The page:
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Re: [ba-ohs-talk] Re: Rethinking Licensing

Well, I can see that this is a hot button issue.    (01)

But I thought that most people on this list disliked the viral nature of
the GPL. As long as we're arguing by analogy, that's like saying
that if you used my free textbook explaining the laws of physics,
then everything you manufacture has to be free.    (02)

Of course, I may misunderstand the GPL -- I've only listen with half
an ear when these discussions go by.    (03)

And there is a strong case that the world would have been better
off without the profit incentive. We might still be living without
plumbing, but at least we wouldn't be chewing up the ecosystem
at such an alarming rate.    (04)

But I think it's fair to say that the world would be a lot different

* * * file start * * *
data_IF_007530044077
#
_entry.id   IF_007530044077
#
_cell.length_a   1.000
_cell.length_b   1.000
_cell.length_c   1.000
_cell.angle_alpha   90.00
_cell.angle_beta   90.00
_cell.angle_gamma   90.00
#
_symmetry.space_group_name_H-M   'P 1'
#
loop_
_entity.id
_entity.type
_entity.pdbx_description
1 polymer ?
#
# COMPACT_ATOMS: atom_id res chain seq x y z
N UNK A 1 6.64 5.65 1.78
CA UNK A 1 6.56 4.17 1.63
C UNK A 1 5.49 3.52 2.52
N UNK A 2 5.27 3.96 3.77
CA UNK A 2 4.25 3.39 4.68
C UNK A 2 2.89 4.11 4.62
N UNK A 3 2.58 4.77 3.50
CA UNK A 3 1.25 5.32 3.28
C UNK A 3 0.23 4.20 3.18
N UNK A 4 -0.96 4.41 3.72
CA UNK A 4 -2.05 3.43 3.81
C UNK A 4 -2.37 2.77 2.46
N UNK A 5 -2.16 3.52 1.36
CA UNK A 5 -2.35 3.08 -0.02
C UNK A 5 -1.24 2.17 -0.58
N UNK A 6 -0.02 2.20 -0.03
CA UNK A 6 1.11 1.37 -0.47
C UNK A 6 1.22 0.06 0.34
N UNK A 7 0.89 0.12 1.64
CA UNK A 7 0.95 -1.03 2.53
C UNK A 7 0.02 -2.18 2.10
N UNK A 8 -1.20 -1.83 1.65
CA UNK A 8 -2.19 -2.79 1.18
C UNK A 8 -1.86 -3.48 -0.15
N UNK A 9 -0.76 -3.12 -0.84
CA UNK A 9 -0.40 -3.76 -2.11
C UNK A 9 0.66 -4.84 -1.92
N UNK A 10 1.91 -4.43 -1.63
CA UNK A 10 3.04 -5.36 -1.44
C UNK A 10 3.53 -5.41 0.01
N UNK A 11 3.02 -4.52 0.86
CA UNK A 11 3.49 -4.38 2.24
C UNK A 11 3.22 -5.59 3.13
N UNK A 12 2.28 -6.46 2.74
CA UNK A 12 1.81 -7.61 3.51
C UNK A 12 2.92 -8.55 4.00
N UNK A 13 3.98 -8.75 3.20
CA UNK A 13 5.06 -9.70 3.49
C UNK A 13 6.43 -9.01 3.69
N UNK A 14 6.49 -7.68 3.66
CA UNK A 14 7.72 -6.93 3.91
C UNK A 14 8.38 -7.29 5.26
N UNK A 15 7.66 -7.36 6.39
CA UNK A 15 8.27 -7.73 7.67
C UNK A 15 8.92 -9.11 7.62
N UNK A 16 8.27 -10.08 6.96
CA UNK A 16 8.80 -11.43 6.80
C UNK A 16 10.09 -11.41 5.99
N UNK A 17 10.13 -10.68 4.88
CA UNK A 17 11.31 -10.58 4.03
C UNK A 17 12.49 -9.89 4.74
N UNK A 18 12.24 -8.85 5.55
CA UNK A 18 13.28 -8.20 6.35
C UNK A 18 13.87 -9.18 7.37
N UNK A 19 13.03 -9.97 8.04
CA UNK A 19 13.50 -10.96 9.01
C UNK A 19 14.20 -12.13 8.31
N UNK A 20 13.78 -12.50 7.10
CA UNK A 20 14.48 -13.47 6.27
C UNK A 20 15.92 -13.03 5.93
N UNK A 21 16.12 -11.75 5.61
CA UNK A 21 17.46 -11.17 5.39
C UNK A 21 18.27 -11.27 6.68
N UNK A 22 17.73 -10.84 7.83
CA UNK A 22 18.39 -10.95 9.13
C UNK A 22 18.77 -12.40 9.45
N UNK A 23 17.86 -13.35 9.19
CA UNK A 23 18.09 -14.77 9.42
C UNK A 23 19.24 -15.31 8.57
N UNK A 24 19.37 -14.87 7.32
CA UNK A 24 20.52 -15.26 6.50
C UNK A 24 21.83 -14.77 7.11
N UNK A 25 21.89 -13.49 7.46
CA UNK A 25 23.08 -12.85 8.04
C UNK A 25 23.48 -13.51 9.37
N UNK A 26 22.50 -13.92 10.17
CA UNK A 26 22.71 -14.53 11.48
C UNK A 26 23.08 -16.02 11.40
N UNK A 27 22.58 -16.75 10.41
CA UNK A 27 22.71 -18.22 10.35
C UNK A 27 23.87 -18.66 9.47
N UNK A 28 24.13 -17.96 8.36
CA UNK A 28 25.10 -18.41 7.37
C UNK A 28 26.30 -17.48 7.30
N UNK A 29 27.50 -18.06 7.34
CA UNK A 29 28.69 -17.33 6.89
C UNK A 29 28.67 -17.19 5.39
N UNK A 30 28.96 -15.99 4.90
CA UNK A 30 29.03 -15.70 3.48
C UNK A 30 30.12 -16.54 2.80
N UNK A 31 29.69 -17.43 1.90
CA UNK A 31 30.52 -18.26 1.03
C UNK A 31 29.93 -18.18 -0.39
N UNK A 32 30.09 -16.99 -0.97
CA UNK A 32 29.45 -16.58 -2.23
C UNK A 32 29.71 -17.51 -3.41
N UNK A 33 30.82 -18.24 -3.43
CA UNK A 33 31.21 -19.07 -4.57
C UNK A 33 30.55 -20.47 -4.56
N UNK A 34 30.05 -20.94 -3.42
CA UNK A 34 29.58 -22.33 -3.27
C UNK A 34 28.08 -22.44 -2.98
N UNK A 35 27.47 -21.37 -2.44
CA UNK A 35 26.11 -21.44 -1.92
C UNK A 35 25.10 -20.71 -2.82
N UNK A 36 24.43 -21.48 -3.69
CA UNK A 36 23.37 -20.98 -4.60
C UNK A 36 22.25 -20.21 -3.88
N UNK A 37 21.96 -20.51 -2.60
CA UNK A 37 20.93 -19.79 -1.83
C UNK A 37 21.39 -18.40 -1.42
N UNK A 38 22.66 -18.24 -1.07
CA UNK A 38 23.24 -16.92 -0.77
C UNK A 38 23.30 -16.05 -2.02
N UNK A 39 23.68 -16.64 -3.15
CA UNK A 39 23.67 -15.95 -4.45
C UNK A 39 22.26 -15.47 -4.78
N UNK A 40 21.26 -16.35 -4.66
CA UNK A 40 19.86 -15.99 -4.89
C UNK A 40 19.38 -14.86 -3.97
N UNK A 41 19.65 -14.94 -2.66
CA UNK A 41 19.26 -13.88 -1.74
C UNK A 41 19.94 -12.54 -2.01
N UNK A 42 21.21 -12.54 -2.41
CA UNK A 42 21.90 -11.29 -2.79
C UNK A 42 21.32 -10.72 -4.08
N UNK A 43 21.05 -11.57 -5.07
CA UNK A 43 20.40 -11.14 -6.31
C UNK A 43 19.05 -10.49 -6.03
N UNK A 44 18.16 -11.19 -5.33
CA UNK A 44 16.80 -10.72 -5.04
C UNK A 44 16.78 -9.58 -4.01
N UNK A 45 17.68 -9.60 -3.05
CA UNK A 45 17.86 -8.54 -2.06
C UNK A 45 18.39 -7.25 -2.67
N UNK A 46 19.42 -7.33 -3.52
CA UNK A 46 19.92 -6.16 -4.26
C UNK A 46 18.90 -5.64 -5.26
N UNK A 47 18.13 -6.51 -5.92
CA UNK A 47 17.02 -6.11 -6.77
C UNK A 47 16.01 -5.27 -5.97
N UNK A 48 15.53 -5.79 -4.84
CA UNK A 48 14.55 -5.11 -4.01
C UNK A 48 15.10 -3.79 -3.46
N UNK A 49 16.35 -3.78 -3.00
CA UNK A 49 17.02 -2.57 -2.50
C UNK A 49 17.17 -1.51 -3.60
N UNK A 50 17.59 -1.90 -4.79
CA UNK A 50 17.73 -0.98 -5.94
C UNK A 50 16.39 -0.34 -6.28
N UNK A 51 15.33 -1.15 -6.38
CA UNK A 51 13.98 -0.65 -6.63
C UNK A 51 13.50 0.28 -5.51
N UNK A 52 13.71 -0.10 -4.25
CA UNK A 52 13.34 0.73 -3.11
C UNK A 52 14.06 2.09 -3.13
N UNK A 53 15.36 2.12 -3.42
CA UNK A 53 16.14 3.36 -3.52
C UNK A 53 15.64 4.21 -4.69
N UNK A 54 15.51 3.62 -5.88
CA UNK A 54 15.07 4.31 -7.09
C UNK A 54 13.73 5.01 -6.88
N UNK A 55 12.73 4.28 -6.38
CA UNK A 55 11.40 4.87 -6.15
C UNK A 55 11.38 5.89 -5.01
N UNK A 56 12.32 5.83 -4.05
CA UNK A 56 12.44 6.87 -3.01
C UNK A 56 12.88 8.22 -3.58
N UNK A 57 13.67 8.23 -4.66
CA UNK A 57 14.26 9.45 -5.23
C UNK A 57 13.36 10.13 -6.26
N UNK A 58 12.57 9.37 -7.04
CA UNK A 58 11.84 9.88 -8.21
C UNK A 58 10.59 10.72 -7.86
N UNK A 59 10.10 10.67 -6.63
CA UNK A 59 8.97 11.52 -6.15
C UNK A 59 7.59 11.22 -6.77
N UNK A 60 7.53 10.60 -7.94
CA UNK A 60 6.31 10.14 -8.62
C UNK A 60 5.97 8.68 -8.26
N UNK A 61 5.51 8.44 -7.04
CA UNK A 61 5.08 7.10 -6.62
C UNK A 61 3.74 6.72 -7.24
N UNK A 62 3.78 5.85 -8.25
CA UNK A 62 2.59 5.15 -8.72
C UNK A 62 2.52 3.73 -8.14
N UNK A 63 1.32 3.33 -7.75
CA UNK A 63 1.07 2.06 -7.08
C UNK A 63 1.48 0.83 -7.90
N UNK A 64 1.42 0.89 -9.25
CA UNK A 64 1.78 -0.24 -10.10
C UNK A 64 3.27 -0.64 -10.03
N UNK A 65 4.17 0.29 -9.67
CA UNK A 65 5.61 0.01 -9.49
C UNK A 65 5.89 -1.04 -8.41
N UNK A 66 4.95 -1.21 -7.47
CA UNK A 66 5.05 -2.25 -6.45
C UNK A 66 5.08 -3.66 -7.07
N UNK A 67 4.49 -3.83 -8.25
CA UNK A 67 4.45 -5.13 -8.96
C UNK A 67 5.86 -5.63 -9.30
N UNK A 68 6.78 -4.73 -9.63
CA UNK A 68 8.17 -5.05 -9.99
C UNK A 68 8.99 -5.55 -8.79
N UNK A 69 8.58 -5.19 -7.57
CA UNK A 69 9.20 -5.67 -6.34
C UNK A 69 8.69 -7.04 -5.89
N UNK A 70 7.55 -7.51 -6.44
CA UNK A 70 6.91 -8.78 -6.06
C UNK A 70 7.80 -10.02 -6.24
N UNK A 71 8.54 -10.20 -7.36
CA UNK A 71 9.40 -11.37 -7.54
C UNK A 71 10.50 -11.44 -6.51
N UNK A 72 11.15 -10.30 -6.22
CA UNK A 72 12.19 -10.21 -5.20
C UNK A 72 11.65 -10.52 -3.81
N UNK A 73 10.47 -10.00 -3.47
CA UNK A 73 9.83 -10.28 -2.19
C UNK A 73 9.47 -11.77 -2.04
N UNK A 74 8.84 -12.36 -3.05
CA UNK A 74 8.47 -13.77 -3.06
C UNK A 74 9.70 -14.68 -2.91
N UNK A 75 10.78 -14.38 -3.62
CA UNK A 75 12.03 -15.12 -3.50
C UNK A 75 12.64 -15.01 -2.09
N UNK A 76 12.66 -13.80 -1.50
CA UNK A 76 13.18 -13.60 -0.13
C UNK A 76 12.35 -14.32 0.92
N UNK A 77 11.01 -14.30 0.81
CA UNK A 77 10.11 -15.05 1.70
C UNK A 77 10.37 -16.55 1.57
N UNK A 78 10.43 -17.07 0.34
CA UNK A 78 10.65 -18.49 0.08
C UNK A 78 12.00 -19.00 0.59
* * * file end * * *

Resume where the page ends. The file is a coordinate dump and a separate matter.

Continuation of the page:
than it turned out, had such a license been applied to books, as
it is now being applied to software.    (05)

I would say that if we basically don't want software development,
because of its capacity for harm, then this is as good a way as any
to prevent. Make it impossible to make a living at it, and certainly
no "dominating force" will ever come into existence.    (06)

Of course, there is a lot more that won't come into existence, as
well, because we'll all be making a living selling cars and what not.
We'll code for fun, but that's about it.    (07)

I think the answer really lies in the middle ground somewhere.
Unfettered capitalism is a disaster. Companies without conscience
have made that clear. Socialism was equally a disaster. But
well-constrained capitalism, like well-refereed football players,
can have a lot of fun and get a lot done without hurting people.    (08)

GPL strikes me as socialistic. MS strikes me as way to unfettered
for anyone's taste. The middle ground strikes me as productive.    (09)

Paul Fernhout wrote:    (010)

> The point is that we need a system that fights domination prone systems.
> Your system just is another domination prone one -- not a
> meta-domination-unprone one like the GPL.    (011)